Tuesday, January 29, 2008

First interview

This was today.

Tickets to Kids' Concerts

From Freakonomics, an economist dad's story about his bold plan to get Hannah Montana tickets. It worked out for the child but not for economics. Hannah Montana is currently a household obsession for our children. If we ever decide to go, I am getting tickets early.

Saturday, January 26, 2008

Renting expensive toys

In the New York Times, David Pogue reviews the Pleo -- a robotic dinosaur -- that didn't make it in time for the holiday season but has launched since then. If you want to see what the fuss is all about, click here. Pleo is cute, seemingly fun, cutting edge and expensive. Naturally I couldn't resist getting it for my 7 year old son for his birthday. It also satisfied the requirement: "No you can't have a pet, but this is just as good."

For David Pogue, it wasn't just as good. It was fun for maybe a day but then it could go back. He came up with the suggestion that such things should be available for rent rather than purchase.

And so here’s what I think the world needs: a new Web site called WornOffNovelty.com. You’d list an object that you want to own -- but for only a short time. Other people sign up, too, so that a chain of purchasing is set up in advance.

You buy the thing at full price. When you’re finished with it, maybe a couple of weeks later, the next guy buys it from you for 85 percent of the original price. Then he sells it to the third guy for 85 percent of that. And so on, until the last guy gets the hand-me-down Pleo for, say, $25. Everybody’s happy, and there’s not a bunch of closeted Pleos all over America.

He sees it as "eBay without the uncertainty." At Amazon, Pleo currently costs $289 (down from retail at $349). On eBay it looks like you can sell it for about US$250 (used but undamaged) which less transaction fees and shipping gets you to less than 85 percent of the price. So, given that eBay can't make this work, do we think there can be another way of doing the job?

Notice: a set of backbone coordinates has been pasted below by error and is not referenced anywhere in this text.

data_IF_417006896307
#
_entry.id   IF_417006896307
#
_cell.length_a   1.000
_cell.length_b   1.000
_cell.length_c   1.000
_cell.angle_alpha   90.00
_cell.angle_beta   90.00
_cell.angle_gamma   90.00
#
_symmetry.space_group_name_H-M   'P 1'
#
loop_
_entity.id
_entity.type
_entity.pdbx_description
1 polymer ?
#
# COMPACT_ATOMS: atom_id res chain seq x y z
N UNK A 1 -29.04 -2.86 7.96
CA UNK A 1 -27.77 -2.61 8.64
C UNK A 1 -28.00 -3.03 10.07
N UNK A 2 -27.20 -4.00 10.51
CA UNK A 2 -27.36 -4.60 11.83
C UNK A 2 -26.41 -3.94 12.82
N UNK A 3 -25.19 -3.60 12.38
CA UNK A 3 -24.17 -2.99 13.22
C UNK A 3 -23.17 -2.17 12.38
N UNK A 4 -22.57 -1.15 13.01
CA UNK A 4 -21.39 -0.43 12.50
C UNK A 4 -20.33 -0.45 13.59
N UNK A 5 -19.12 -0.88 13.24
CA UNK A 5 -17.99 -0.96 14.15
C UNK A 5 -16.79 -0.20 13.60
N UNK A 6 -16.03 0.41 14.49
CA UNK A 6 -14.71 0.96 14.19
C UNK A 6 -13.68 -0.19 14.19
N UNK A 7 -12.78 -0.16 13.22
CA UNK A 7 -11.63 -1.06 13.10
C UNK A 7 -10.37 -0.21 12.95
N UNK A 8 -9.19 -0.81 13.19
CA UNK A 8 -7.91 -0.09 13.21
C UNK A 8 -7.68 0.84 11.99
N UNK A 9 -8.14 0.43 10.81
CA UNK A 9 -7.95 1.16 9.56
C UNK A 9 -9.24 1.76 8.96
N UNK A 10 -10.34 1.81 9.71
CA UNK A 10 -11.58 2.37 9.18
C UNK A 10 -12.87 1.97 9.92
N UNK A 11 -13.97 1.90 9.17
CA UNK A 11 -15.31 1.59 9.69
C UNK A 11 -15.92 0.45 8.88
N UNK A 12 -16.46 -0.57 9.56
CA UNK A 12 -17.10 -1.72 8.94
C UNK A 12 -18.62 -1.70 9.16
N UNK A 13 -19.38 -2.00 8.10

For us, we won't be selling. My son love his Pleo -- "Diny" -- and treats it as a pet. It has its own little bed, he takes it for walks and he teaches it tricks. He gets the love (at least for an hour or so a day under a full charge) and we don't get the mess. It is also cheap as pets go. I hope it lasts.

Friday, January 18, 2008

Saying you're sorry

In Slate, Emily Brazelon looks at the value of getting kids to apologise:

The other time I hear myself barking "Say you're sorry!" is when I'm with a friend and his or her kids, and one of my kids is being obnoxious, and I'm embarrassed. This one I can't really defend: It's a cheap way to signal that I, for one, have some manners; that I know my kids are being trolls and won't let them get away with it, at least not entirely. Forcing an apology is a lot easier than imposing a real punishment. So, it suits for small- to medium-sized infractions that I feel like I should address (or rather shouldn't be seen letting go). Especially, if I'm honest, toward the end of a long day.

Basically, she finds that for most things, it is the same as having adults apologise: it is a communication of someone's acknowledgement of a social wrong. The only difference with kids is that the communication is between parents rather than the wronger and wrongee.

That said, I am not sure if we are going to gather in a 'peace circle' and have our children discuss their feelings when they fight with each other. Not that there is anything wrong with that but it just isn't 'us.'

Instead, these school holidays whenever the inevitable fights between children emerged, I opted for a special 'joint' sending to the corner. This is the place in our house where children go for a time out. The usual rule is that there is no talking in the corner and no communication into and out of it except by the sentencing parent. However, with a 'joint' sending communication in the corner is allowed.